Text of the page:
Aside from the obvious question of commanders' qualifications to make decisions about the mental health of the soldiers in their charge, there is something truly insidious lurking behind the new guidelines. According to Dr. Katherine Scheirman, a retired Air Force colonel who served as chief of medical operations in the Air Force's European headquarters from July 2004 to September 2006, a medical discharge can take months, sometimes longer, and all the while the commander is stuck with an undeployable soldier. An administrative separation usually takes a few weeks, at most. So commanders have a choice. They "can send him to the hospital and say, 'Hey, this guy isn't able to do his work. Would you look at him for PTSD?' Or they can just kick the guy out. If you kick the guy out, you'll get somebody to replace him. So that's the incentive for the commanders."

That incentive conveniently merges with beliefs of the many "traditional" officers who continue to insist that PTSD is just an excuse for cowardice, weakness, or the old stand-by, malingering. "I've never had a guy in my unit develop PTSD," one senior general from Iraq recently told CBS News correspondent Kimberly Dozier. "It's nonsense." Such Neanderthal attitudes are encouraged by a cabal of conservative culture warriors in Congress who believe that PTSD is faux science, touted only by a bunch of anti-war activists to justify their liberal politics. And they are using that reasoning to justify this administration's astonishingly callous health care policies for active and veteran service members.

According to the Army's own studies, one in three soldiers will return from Iraq with significant mental health problems. Like Tim Bowman, far too many are still ashamed to ask for the help they need and, if the CBS report is read as a cautionary tale, far too many will end up as suicides. The lives and futures of every soldier who might be moved by example, who might be saved by the "Couric Effect," should be reason enough for senior officers to finally and definitively disown the stubborn machismo that sustains the stigma, and visibly demonstrate their belief that post-traumatic injuries are not a sign of weakness or cowardice. Such injuries cannot and should not be sucked up. Even by the manliest. Where are they?

I call on our generals and other senior officers to lead by example. And lest your mottos take on a hollow tone: "Leave no man behind." "Be all you can be." "Do Something Amazing. Aim High." "Honor. Courage. Commitment." And "Semper Fi."

Penny Coleman is the widow of a Vietnam Veteran who took his own life after coming home. Her latest book, Flashback: Posttraumatic Stress Disorder, Suicide and the Lessons of War, was released on Memorial Day, 2006. Her blog is Flashback.


Is there anyone in their right mind who believes anyone in the Bush administration anymore after they lied to the American public about the reasons for going to war with Iraq?

Now, the same Bush administration, only this time through Defense Secretary Robert Gates, are saying the resignation of U.S. Navy Admiral William Fallon, who had been in charge of Centcom, does not signal we are going to war with Iran.

As the proverbial saying goes, if you believe that I have a bridge in Brooklyn I would like to sell you.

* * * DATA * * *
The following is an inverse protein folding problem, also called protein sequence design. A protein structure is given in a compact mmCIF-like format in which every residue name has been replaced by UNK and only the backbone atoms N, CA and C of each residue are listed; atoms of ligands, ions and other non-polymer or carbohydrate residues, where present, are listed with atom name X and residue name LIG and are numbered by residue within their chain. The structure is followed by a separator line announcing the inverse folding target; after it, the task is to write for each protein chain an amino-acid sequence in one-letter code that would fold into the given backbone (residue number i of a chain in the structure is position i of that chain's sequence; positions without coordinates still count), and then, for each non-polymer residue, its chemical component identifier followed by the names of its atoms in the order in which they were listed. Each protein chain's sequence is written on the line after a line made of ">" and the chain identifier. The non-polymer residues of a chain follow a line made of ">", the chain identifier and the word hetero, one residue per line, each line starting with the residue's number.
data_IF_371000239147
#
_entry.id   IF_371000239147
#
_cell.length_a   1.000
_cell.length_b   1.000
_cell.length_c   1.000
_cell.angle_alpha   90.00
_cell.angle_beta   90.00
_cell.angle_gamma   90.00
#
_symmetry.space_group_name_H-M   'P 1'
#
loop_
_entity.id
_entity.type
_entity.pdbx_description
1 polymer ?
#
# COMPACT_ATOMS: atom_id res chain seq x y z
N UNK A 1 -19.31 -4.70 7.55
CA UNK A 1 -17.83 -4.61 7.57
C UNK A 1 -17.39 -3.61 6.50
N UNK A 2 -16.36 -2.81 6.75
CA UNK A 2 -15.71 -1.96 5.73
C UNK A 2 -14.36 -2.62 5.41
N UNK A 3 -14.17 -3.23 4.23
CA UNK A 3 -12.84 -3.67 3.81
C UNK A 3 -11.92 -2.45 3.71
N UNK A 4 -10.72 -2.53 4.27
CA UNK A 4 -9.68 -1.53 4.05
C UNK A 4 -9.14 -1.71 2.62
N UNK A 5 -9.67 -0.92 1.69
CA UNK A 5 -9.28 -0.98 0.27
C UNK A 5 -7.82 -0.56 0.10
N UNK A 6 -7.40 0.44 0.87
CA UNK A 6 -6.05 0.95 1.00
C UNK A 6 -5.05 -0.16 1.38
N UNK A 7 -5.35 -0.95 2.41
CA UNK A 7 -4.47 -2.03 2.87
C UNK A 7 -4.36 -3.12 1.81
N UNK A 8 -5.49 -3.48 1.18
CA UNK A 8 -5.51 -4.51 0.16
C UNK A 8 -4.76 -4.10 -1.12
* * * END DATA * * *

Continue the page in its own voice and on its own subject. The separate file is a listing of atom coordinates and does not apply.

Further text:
Every single indicator is pointing to war with Iran around or right after Labor Day. Just in time to influence the upcoming Presidential election.

The Bush administration has ALWAYS used the U.S. military as pawns in their political chess game and there is no reason to believe they would change their game plan now.

Commentary by Bill Corcoran, editor of CORKSPHERE

U.S.: Resignation doesn't mean Iran war

Story Highlights
Pentagon: Resignation of Mideast military chief does not mean war with Iran
Esquire magazine portrayed Adm. William Fallon as resisting pressure for war
Fallon had said U.S. must exhaust diplomatic options in disputes with Iran
Defense Secretary Robert Gates says he accepts the resignation with regret

BAGHDAD, Iraq (CNN) -- U.S. Defense Secretary Robert Gates has dismissed as "ridiculous" any suggestion that the resignation of America's military chief in the Middle East signals the United States is planning to go to war with Iran.

Adm. William Fallon resigned Tuesday as chief of U.S. forces in the Middle East and Central Asia after just a year in the post, citing what he called an inaccurate perception that he is at odds with the Bush administration over Iran.

Fallon, the head of U.S. Central Command, was the subject of a recent Esquire magazine profile that portrayed him as resisting pressure for military action against Iran, which the Bush administration accuses of trying to develop nuclear weapons.

In a written statement, Fallon said the article's "disrespect for the president" and "resulting embarrassment" had become a distraction. Watch why some believe Fallon was forced to resign »
"Although I don't believe there have ever been any differences about the objectives of our policy in the Central Command area of responsibility, the simple perception that there is makes it difficult for me to effectively serve America's interests there," Fallon said.

In Washington, Defense Secretary Gates told reporters at the Pentagon he accepted Fallon's resignation "with reluctance and regret."

But, he added, "I think it's the right decision."

"Admiral Fallon reached this difficult decision entirely on his own. I believe it was the right thing to do, even though I do not believe there are in fact significant differences between his views and administration policy," Gates said.